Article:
But some experts contend that no bomb of any size could go very deep, because the heavier the bomb, the harder the impact — and the harder the impact, the more likely the bomb would explode before it reached sufficient depth.
Testing — The U.S. — did not prohibit designing a testing device with a yield below five kilotons, modifying an existing weapon for safety reasons or conducting research and development necessary “to address proliferation concerns.”. “nuclear strike capabilities” must be geared towards, according to a leaked copy of the report.
The 1993 low-yield ban that the current defense bill would delete stated that “it shall be the policy of the United States not to conduct research and development which could lead to the production by the United States of a new low-yield nuclear weapon, including a precision low-yield warhead.”
Announcing its approval of the bill Friday, the Senate Armed Services committee stressed that nothing in the repeal means it has authorized “the testing, acquisition, or deployment of a low-yield nuclear weapon.”
The ban — named after sponsors Elizabeth Furse, D-Ore., retired, and John Spratt, D-S.C. Dianne Feinstein, a California Democrat, asked recently.
“Nuclear weapons have a unique ability to destroy both agent containers and (Chemical and Biological Weapons),” reads a 2001 Pentagon study.
A kiloton is equal to the explosive force of one thousand tons of TNT
The shock and vibration data will be used to update its design specifications for later modifications and to simulate other accidents that might occur, but have not been tested in real life.
The United States hasn’t fielded a new nuclear weapon since 1988 and its deterrent arsenal is the oldest in the world. As part of the US government’s Life Extension Program (LEP) for its nuclear arsenal, the inert W88 ALT 370 warhead was dropped from a crane in New Mexico onto a slab of concrete to test the updated design’s safety.
The W88 is one of the United State’s primary nuclear weapons. Its purpose was to see if the warhead could remain safe after a fall similar to one that might occur during a loading or shipping accident. In real life, there would be no chance of a nuclear explosion, and the warhead would not be expected to function afterward, but there is concern that radioactive or toxic materials might be exposed should the warhead’s casing crack.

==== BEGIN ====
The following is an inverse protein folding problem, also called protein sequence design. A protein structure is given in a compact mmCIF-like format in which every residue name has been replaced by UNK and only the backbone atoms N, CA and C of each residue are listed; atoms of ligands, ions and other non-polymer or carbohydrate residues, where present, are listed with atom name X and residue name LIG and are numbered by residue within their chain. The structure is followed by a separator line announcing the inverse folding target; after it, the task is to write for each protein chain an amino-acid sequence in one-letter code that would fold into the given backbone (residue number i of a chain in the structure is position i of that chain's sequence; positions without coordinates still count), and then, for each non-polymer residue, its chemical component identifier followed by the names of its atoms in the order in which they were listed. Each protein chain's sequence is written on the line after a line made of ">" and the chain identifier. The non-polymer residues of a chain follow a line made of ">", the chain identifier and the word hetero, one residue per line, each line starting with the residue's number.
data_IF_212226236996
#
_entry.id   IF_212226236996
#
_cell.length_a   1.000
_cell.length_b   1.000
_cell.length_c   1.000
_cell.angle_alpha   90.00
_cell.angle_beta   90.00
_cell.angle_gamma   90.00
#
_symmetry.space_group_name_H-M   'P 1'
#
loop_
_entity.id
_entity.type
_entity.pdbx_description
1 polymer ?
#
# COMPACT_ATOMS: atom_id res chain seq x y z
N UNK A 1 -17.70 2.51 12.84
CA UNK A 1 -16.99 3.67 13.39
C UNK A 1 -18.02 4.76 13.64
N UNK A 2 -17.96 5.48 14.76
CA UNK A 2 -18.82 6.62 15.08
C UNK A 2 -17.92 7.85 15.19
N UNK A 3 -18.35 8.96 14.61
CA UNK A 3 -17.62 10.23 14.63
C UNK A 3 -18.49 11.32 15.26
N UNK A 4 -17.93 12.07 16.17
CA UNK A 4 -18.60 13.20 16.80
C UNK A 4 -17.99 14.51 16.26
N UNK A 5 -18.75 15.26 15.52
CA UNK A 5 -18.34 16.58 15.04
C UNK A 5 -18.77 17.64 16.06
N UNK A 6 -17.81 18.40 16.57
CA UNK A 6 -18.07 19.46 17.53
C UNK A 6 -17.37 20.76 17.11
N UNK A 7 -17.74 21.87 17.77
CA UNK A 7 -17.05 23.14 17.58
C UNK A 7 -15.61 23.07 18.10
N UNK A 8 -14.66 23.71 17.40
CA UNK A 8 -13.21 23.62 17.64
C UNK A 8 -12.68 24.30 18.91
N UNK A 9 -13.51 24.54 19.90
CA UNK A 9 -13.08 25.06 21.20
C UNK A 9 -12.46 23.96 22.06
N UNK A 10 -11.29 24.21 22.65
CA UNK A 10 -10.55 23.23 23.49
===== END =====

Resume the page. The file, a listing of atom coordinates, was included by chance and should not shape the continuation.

The purpose of the tests was to determine how well the modifications to the warhead work, as well as gathering data for computer modeling for further updates and simulations of various accident scenarios. In order to ensure that the current inventory of warheads remain safe and effective for another 20 to 30 years, the National Nuclear Security Administration is carrying out a program of inspecting, refurbishing, and updating the stockpile. In the first test, the Critical Radar Arming and Fuzing Test (CRAFT), an unarmed W88 was launched in June by a Trident II missile from an Ohio-class nuclear submarine with the goal of seeing how the radar operated at hypersonic re-entry speeds, which generate ionized plasma that can interfere with radar.
Source: Sandia. With a yield of 475 kilotons, it’s designed to be small enough for as many as 14 to be fitted in a MIRV configuration atop a Trident II missile, though only eight are carried on each launcher under the terms of the Strategic Offensive Reductions Treaty.
Sandia says that this is the first drop test conducted on a W88 warhead since 1988. As part of this effort, Sandia carried out a series of tests this year on the W88′s radar arming and fusing system, as well as drop tests to simulate a loading accident involving the warhead.
The second test was conducted in July at Sandia’s 85-foot Drop Tower Facility.
Sandia and its partners are currently evaluating the results from both sets of tests, though the company says that the radar functioned as expected.